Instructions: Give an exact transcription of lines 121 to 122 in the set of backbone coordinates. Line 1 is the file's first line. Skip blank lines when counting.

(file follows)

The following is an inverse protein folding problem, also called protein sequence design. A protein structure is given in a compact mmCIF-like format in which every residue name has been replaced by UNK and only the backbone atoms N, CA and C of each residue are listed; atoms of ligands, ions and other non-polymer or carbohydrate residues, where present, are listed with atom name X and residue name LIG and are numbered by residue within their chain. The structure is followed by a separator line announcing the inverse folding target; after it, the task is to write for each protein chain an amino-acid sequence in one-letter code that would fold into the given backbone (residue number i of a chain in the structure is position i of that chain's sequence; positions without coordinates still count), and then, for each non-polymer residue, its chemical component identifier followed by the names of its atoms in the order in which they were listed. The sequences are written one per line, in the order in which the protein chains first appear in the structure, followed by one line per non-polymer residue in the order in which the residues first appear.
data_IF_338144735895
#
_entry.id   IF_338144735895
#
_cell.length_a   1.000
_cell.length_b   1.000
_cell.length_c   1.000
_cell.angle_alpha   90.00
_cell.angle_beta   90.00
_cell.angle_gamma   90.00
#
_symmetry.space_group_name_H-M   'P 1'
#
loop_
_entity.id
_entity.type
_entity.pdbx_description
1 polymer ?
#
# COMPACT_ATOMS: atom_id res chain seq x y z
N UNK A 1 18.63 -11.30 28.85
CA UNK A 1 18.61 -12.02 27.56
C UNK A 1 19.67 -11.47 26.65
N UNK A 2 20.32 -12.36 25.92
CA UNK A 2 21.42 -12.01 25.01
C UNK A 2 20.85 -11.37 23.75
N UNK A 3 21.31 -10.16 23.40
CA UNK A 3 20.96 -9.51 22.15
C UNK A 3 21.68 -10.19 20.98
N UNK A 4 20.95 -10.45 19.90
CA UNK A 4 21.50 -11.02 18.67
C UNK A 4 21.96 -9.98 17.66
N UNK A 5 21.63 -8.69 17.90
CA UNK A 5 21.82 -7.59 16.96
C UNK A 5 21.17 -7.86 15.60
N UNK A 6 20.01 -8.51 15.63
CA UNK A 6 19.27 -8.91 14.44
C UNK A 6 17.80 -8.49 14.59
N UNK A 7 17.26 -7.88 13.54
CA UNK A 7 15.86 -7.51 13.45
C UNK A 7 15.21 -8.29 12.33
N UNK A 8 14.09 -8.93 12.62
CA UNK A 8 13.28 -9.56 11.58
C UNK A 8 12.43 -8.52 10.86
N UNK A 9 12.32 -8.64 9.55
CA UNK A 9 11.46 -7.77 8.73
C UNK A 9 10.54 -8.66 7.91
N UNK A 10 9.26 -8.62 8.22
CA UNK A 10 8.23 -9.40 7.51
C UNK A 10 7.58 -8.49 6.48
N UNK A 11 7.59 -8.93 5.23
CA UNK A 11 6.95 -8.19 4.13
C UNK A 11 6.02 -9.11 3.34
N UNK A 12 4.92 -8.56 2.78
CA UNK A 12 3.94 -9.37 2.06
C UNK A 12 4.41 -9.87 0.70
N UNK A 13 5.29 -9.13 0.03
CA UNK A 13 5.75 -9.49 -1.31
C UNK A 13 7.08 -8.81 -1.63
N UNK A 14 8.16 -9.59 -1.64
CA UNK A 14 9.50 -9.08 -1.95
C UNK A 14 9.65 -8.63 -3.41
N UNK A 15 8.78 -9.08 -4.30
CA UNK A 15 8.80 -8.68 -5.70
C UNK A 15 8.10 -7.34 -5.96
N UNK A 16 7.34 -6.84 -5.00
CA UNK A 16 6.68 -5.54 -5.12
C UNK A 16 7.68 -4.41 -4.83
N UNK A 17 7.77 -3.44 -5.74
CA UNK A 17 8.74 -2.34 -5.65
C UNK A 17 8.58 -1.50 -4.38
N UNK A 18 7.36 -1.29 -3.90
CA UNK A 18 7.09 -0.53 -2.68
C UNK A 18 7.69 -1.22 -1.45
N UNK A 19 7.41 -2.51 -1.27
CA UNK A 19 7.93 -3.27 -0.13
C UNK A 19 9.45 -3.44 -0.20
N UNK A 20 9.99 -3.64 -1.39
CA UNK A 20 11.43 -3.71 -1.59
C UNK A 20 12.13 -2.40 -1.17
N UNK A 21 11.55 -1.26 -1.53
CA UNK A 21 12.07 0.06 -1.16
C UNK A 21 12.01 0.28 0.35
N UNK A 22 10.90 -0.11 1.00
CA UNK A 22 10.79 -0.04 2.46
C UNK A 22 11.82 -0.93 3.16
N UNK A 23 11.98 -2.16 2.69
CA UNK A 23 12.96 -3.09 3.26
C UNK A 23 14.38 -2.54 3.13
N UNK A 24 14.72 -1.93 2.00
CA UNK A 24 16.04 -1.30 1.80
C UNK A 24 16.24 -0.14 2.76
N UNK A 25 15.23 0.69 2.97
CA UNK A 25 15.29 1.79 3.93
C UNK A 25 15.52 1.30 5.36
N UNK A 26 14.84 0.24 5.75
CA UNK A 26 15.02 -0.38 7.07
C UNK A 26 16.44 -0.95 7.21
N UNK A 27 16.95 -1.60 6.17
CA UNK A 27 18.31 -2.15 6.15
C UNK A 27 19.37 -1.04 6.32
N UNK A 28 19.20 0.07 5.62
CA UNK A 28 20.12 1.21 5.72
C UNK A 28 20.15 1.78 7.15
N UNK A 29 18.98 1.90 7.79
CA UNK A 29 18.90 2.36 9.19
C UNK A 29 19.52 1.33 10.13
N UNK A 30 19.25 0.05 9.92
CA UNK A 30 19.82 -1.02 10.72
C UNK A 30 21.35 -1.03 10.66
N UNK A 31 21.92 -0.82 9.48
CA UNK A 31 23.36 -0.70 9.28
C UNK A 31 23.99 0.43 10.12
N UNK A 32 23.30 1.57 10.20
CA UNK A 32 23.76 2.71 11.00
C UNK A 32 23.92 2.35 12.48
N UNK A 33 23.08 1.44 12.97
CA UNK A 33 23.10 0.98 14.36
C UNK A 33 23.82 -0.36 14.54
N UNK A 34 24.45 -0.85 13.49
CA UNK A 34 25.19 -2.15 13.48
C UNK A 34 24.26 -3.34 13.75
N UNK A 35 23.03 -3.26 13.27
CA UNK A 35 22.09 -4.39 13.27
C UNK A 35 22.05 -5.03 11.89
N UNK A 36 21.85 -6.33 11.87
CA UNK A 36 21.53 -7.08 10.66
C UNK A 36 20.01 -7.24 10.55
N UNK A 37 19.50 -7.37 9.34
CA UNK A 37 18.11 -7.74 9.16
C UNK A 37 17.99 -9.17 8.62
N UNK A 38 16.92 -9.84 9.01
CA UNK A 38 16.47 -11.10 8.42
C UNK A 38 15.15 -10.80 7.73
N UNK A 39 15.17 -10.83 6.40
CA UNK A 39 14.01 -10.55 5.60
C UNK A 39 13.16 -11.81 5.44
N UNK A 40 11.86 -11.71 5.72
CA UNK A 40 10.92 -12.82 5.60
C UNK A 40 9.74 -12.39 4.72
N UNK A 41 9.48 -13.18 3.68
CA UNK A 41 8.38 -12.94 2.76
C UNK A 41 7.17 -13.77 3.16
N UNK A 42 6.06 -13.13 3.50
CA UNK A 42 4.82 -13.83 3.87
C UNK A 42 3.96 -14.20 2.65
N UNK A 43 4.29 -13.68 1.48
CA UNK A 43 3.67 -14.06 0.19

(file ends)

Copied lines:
N UNK A 34 24.45 -0.85 13.49
CA UNK A 34 25.19 -2.15 13.48